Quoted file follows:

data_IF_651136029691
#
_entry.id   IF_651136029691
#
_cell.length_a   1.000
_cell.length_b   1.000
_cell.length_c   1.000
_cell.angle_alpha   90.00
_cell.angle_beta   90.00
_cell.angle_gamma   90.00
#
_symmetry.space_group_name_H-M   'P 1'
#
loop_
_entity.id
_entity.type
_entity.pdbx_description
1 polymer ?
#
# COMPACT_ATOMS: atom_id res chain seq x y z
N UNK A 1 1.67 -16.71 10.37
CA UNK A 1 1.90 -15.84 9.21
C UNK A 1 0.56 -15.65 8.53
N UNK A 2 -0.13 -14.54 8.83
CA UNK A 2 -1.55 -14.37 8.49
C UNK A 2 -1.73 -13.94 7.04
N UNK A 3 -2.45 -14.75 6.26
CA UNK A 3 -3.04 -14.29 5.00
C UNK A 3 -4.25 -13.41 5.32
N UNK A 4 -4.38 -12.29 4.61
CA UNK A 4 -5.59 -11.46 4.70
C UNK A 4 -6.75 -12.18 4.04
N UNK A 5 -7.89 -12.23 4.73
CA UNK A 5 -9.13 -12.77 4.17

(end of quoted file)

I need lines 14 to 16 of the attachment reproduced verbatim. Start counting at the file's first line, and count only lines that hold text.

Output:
loop_
_entity.id
_entity.type